5

I've been learning Spanish for three months and, in order to train my hearing skill, I've recently started to watch a cooking channel on YouTube (in Spanish, of course).

One phrase that I hear very often on this channel is no te pases. The girl who runs the channel usually says it while eating the food she has just prepared. Often it is followed by Mmm... Está muy rico!.

Now, I already know the meaning of "está rico", but what is the meaning of "no te pases" in this context? The literal translation just doesn't make any sense to me.

  • Put one video, to see what you are talking about. – Jaime Nov 8 '14 at 20:22
11

It can be translated as don't go too far. It stands for pasarse de la raya (the raya would be that proverbial line that separates what is okay and sensible from what is not)

Esa tarta de chocolate está riquísima, pero no te pases con ella, que engorda un montón.

No te pases con la pimienta, o va a estar demasiado picante.

She could be saying it like don't get too much, but I think that in that TV program is used more as a catchy and "trademark" phrase, more than a culinary/health advice about the dish that has just been prepared (specially if is followed by that Está muy rico).

The meaning is similar in other contexts: don't go too far/ don't get too much of something

No te pases con Luis

means Don't be too harsh on Luis, don't go too far lecturing him, or teasing him.

No te pases con la bebida, o te vas a emborrachar

would refer to alcohol.

| improve this answer | |
  • "Don't cross the line" sounds like an accurate analogy for "No te pases" – Arriel Aug 3 at 21:55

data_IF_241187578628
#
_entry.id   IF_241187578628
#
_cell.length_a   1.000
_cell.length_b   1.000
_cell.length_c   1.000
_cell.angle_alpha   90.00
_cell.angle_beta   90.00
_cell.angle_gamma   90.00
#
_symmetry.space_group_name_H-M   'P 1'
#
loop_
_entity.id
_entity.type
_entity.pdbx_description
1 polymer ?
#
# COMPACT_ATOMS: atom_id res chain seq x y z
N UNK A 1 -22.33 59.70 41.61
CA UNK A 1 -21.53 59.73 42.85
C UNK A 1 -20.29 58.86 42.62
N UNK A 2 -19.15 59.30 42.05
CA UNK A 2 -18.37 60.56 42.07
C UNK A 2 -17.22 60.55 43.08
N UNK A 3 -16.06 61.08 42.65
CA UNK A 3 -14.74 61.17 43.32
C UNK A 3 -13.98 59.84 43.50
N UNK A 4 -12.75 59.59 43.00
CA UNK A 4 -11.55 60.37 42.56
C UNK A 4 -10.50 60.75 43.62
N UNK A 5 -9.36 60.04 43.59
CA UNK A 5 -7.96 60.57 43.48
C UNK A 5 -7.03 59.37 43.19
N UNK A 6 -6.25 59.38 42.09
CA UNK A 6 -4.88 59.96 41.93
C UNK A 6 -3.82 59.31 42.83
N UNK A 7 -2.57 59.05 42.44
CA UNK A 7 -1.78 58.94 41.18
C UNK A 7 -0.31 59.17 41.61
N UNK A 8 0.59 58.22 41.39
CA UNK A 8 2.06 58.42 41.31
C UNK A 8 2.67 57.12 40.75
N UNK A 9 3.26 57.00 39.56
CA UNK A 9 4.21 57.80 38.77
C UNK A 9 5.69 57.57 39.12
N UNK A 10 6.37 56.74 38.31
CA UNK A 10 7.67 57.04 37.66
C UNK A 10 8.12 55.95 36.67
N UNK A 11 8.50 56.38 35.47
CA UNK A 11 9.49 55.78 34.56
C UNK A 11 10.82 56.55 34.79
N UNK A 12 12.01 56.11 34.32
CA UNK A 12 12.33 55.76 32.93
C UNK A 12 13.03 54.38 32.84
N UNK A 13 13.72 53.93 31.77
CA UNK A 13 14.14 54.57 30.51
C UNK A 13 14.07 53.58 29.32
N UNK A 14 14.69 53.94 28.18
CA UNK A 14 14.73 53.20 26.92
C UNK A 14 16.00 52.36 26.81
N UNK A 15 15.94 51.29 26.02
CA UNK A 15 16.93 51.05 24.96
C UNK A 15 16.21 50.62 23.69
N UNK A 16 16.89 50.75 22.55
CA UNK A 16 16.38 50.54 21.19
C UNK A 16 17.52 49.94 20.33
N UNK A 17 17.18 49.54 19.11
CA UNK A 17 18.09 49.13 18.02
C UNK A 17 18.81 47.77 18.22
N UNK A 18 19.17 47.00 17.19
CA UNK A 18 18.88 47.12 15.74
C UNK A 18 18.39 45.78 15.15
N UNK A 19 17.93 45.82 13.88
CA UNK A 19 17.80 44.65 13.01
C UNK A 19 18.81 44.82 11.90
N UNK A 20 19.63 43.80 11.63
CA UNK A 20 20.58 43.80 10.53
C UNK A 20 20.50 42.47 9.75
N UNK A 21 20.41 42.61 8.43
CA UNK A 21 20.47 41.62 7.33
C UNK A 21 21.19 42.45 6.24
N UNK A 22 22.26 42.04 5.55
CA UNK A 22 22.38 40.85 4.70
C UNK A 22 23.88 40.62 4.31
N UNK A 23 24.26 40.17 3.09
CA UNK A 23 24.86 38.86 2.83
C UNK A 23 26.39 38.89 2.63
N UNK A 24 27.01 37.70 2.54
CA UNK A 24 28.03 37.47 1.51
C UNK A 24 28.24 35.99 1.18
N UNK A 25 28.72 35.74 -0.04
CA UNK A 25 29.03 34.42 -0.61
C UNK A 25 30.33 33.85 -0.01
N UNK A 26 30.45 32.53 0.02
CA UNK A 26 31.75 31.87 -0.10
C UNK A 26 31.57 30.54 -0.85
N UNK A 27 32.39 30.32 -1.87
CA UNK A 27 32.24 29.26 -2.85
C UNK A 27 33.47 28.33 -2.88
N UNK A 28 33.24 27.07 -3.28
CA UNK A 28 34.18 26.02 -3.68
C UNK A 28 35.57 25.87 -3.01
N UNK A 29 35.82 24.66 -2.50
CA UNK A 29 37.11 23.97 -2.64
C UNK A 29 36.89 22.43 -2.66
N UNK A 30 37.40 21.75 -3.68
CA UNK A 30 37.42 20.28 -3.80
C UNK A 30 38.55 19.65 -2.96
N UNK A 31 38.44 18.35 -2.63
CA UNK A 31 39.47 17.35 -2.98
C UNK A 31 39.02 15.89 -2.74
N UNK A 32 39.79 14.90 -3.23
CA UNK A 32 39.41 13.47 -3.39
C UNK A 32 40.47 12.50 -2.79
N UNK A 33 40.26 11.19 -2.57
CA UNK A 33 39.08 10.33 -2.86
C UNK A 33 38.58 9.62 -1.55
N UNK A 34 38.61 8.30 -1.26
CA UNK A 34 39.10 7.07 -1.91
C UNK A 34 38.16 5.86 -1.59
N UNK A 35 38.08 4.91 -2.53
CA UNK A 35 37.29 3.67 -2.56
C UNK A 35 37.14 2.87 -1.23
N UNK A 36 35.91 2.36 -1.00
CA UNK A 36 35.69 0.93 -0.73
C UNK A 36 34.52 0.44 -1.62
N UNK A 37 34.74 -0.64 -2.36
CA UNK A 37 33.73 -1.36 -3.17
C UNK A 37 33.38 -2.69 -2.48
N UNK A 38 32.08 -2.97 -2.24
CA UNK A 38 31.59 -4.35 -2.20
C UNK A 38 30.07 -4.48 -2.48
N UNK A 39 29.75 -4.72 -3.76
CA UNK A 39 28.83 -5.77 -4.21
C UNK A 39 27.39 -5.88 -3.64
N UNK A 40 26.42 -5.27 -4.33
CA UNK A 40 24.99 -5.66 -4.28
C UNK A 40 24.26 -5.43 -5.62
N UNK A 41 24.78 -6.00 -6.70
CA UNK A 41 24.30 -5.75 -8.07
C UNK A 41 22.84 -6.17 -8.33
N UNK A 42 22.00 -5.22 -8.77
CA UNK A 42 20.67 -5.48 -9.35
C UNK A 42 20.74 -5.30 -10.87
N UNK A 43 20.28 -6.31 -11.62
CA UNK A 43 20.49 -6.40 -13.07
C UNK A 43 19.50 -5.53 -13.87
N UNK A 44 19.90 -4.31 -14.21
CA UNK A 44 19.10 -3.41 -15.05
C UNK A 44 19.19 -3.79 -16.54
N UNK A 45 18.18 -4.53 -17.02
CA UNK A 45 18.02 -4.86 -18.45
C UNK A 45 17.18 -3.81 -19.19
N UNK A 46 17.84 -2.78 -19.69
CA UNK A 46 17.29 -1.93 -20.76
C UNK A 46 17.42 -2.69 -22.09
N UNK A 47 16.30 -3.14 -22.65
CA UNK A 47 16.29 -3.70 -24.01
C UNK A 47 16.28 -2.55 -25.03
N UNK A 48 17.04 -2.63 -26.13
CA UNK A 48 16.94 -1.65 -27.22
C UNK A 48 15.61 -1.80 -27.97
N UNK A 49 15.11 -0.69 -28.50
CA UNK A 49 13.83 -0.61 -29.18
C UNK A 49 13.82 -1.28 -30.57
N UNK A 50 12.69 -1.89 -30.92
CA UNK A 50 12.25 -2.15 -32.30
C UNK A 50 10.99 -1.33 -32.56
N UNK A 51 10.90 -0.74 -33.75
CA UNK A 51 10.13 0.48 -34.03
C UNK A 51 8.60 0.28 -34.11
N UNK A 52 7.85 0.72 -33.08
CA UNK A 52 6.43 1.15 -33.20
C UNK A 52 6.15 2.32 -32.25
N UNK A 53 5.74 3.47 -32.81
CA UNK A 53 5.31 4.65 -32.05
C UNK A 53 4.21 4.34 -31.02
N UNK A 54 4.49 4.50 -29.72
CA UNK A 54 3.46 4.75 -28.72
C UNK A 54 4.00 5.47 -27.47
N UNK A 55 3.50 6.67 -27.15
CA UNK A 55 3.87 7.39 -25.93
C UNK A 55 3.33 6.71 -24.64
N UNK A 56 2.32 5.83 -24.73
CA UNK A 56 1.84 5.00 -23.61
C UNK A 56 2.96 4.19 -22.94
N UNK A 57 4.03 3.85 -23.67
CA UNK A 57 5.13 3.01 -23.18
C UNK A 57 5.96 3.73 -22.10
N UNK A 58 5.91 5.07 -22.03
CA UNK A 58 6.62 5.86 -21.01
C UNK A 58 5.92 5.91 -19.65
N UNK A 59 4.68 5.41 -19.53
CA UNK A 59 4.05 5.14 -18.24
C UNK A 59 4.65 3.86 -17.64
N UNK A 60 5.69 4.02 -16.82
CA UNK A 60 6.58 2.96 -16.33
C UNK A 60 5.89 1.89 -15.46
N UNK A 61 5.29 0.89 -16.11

7

I'd recommend keeping out of mexican Youtube channels if you're still learning, we have a lot of slang over here and it's hard for someone that's still learning to understand it, words like "güey" for example can be and will be used in multiple context and situations and with different connotations, "güey" can be used as "dude" or as "dumb" or as a major insult depending of how it's said.

In this case, "no te pases" if it's coming from a mexican channel it could mean "this is so good" but of course talked in mexican slang.

Maybe you can post the video so we can have some context?

| improve this answer | |
  • 2
    I think this is the correct meaning due to the context where the sentence was taken from. from the example provided: "No te pases, está muy rico" we could translate into English as: "you gotta be kidding me, this is so good/delicious". – Jose Maria Nov 11 '14 at 4:37
0

This could also mean don't go over board if its used when they are adding ingredients to something you can say "ponle sal a la sopa, pero no te pases" just an example which translates roughly to add salt but don't go overboard.

| improve this answer | |
  • Yes, Mac, or even more generally "don't do anything else to it, it's perfect (muy rico) just like it is. – cuevero Aug 3 at 19:57

Not the answer you're looking for? Browse other questions tagged or ask your own question.